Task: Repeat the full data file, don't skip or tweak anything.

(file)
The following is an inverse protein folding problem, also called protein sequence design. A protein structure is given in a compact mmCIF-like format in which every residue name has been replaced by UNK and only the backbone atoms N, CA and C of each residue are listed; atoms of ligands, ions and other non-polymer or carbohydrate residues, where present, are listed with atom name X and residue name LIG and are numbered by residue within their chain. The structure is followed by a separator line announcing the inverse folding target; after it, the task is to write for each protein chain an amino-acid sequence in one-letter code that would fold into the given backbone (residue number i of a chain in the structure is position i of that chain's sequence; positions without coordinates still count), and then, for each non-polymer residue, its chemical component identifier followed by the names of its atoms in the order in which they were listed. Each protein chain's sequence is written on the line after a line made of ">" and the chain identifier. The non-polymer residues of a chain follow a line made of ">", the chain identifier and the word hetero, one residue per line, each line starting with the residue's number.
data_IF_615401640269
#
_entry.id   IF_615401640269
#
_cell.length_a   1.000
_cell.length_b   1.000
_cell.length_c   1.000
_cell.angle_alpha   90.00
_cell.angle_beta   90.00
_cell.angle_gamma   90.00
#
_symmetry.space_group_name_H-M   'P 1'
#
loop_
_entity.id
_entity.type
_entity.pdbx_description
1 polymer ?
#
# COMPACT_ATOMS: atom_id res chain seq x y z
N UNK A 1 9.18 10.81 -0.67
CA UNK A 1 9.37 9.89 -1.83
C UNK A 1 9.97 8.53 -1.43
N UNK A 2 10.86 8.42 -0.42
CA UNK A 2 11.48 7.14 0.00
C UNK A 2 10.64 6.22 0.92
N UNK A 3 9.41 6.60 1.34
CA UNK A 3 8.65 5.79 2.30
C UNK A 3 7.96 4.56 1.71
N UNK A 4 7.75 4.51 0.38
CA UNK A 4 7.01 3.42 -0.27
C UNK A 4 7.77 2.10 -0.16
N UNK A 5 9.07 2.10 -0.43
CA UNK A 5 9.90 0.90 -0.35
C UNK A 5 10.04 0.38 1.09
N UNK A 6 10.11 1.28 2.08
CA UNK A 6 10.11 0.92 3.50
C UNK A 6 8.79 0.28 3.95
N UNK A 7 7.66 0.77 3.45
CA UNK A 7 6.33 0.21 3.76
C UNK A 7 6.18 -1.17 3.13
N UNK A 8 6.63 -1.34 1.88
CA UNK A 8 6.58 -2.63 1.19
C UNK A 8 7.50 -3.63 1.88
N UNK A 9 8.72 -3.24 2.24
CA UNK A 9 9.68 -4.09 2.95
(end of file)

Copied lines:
The following is an inverse protein folding problem, also called protein sequence design. A protein structure is given in a compact mmCIF-like format in which every residue name has been replaced by UNK and only the backbone atoms N, CA and C of each residue are listed; atoms of ligands, ions and other non-polymer or carbohydrate residues, where present, are listed with atom name X and residue name LIG and are numbered by residue within their chain. The structure is followed by a separator line announcing the inverse folding target; after it, the task is to write for each protein chain an amino-acid sequence in one-letter code that would fold into the given backbone (residue number i of a chain in the structure is position i of that chain's sequence; positions without coordinates still count), and then, for each non-polymer residue, its chemical component identifier followed by the names of its atoms in the order in which they were listed. Each protein chain's sequence is written on the line after a line made of ">" and the chain identifier. The non-polymer residues of a chain follow a line made of ">", the chain identifier and the word hetero, one residue per line, each line starting with the residue's number.
data_IF_615401640269
#
_entry.id   IF_615401640269
#
_cell.length_a   1.000
_cell.length_b   1.000
_cell.length_c   1.000
_cell.angle_alpha   90.00
_cell.angle_beta   90.00
_cell.angle_gamma   90.00
#
_symmetry.space_group_name_H-M   'P 1'
#
loop_
_entity.id
_entity.type
_entity.pdbx_description
1 polymer ?
#
# COMPACT_ATOMS: atom_id res chain seq x y z
N UNK A 1 9.18 10.81 -0.67
CA UNK A 1 9.37 9.89 -1.83
C UNK A 1 9.97 8.53 -1.43
N UNK A 2 10.86 8.42 -0.42
CA UNK A 2 11.48 7.14 0.00
C UNK A 2 10.64 6.22 0.92
N UNK A 3 9.41 6.60 1.34
CA UNK A 3 8.65 5.79 2.30
C UNK A 3 7.96 4.56 1.71
N UNK A 4 7.75 4.51 0.38
CA UNK A 4 7.01 3.42 -0.27
C UNK A 4 7.77 2.10 -0.16
N UNK A 5 9.07 2.10 -0.43
CA UNK A 5 9.90 0.90 -0.35
C UNK A 5 10.04 0.38 1.09
N UNK A 6 10.11 1.28 2.08
CA UNK A 6 10.11 0.92 3.50
C UNK A 6 8.79 0.28 3.95
N UNK A 7 7.66 0.77 3.45
CA UNK A 7 6.33 0.21 3.76
C UNK A 7 6.18 -1.17 3.13
N UNK A 8 6.63 -1.34 1.88
CA UNK A 8 6.58 -2.63 1.19
C UNK A 8 7.50 -3.63 1.88
N UNK A 9 8.72 -3.24 2.24
CA UNK A 9 9.68 -4.09 2.95